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A vascular closure device is a mechanical closure of the arteriotomy designed to provide immediate haemostasis after an angiogram. Devices can either be a piece of collagen, a metallic clip or a suture.
The decision to use a vascular closure device at the completion of an angiographic procedure is made by the clinician carrying out the angiographic procedure. Referrers should have a general awareness of the decision making process surrounding vascular closure devices, so that appropriate clinical information can be provided as part of the request for the angiographic procedure.
Factors that would influence the use of a vascular closure device after angiography are:
The radiologist carrying out the angiographic procedure will make the decision about whether a manual closure device or simple compression of the puncture site with a finger will be used to stop the bleeding at the end of the procedure. Referrers need to know about these devices because of potential complications that can occur if these devices are used instead of manual compression.
In most cases, vascular closure devices work to stop bleeding from the artery immediately. Very rarely, certain complications can occur. The main complications include:
Obstructing foreign body (less than 1%) presenting as new onset claudication or critical limb ischaemia.
Infection (less than 1%). This usually becomes apparent approximately 1 week after the procedure, presenting as pain, swelling, redness and fever. Treatment of infection is with antibiotics and, in severe cases, surgical drainage and exploration.
Delayed bleeding (2.5-5% of cases). This may indicate a pseudoaneurysm, which can clot spontaneously and either resolve itself or persist, and be at risk of rupture and further bleeding.
Persistent puncture site pain post procedure and if this persists longer than 1 week the proceduralist should be contacted.
Other complications are those of the angiographic procedure (see Angiography)
Manual compression is the most commonly used method for haemostasis after an angiographic procedure. In most cases, it is very successful, but typically involves compression for at least 10 minutes, followed by approximately 4 hours of bed rest with the patient lying flat. Manual compression is uncomfortable for the patient during the period of compression. Longer duration of compression is required in patients with larger sheaths, coagulopathy or on anticoagulation. Manual compression is less successful in larger patients. Patients who are unable to lie flat for the 4 hour duration are at an increased risk of bleeding.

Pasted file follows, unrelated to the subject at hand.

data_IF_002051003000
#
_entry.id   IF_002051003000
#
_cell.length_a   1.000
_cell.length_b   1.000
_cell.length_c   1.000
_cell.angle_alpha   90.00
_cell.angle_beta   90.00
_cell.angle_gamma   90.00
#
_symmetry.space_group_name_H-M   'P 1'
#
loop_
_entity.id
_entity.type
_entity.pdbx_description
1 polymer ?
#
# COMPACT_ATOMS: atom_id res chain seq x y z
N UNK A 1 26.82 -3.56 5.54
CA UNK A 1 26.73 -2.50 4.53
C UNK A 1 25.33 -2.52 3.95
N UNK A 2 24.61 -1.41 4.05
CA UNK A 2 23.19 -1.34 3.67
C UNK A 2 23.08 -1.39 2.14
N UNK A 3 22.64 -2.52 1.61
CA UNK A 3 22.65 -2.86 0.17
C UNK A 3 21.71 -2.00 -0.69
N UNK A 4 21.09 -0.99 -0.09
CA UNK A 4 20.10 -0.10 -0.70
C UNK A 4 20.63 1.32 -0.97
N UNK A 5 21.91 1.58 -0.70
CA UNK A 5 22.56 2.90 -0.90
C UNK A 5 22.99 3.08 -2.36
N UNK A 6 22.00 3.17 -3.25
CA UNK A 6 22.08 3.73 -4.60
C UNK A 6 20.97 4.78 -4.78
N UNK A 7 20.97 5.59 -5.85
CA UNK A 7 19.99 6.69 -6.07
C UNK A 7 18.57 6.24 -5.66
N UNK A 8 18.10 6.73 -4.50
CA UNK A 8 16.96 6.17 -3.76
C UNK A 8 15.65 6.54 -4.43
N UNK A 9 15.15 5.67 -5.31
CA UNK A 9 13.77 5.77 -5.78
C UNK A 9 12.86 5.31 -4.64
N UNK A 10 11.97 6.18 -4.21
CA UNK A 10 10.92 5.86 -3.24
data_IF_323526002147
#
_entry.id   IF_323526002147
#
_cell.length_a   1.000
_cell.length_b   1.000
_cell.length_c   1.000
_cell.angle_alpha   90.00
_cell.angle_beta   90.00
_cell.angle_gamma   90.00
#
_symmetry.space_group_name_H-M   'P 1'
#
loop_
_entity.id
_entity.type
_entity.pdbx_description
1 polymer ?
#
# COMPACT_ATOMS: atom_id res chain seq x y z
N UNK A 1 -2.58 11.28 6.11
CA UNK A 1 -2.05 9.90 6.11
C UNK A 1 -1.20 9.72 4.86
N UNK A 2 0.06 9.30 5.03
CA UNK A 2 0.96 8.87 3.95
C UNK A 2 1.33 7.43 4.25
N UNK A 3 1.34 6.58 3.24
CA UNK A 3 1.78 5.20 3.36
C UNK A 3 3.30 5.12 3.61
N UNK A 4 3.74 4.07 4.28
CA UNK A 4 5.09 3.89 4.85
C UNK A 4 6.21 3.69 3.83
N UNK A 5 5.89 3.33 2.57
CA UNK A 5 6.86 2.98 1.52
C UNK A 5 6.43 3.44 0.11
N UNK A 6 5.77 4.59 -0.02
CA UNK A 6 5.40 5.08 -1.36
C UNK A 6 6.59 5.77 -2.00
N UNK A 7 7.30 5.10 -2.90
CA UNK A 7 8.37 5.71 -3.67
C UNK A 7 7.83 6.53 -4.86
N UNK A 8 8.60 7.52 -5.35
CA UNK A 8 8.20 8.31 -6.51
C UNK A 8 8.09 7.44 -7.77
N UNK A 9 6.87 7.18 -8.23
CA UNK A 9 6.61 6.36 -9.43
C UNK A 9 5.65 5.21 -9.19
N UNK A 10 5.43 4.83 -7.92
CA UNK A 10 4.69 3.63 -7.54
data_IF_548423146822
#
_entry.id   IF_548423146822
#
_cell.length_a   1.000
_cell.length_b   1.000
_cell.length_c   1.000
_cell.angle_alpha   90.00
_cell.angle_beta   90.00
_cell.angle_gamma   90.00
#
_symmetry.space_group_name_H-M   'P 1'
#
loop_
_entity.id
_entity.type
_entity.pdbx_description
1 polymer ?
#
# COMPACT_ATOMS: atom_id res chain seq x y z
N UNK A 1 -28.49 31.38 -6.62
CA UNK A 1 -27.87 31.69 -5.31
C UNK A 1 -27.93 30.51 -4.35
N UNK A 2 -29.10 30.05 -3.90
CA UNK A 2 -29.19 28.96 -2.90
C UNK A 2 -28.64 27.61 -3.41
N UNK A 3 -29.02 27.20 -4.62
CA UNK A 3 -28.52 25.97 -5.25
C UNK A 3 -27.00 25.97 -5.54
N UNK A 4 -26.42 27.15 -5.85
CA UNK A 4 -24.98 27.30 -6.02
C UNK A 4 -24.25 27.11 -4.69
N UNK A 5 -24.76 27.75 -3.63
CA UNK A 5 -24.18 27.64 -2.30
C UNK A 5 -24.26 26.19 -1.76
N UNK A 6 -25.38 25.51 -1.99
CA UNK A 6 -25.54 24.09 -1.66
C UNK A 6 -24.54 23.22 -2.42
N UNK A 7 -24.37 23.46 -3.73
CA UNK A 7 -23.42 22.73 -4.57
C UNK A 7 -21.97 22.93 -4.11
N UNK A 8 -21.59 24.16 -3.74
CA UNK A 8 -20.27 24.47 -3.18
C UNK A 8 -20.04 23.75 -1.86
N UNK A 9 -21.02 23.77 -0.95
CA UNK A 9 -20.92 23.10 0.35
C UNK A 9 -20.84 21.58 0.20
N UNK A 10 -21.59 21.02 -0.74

Last saved on 21 September 2016.
RANZCR® is not aware that any person intends to act or rely upon the opinions, advices or information contained in this publication or of the manner in which it might be possible to do so. It issues no invitation to any person to act or rely upon such opinions, advices or information or any of them and it accepts no responsibility for any of them.
RANZCR® intends by this statement to exclude liability for any such opinions, advices or information. The content of this publication is not intended as a substitute for medical advice. It is designed to support, not replace, the relationship that exists between a patient and his/her doctor. Some of the tests and procedures included in this publication may not be available at all radiology providers.
RANZCR® recommends that any specific questions regarding any procedure be discussed with a person's family doctor or medical specialist. Whilst every effort is made to ensure the accuracy of the information contained in this publication, RANZCR®, its Board, officers and employees assume no responsibility for its content, use, or interpretation. Each person should rely on their own inquires before making decisions that touch their own interests.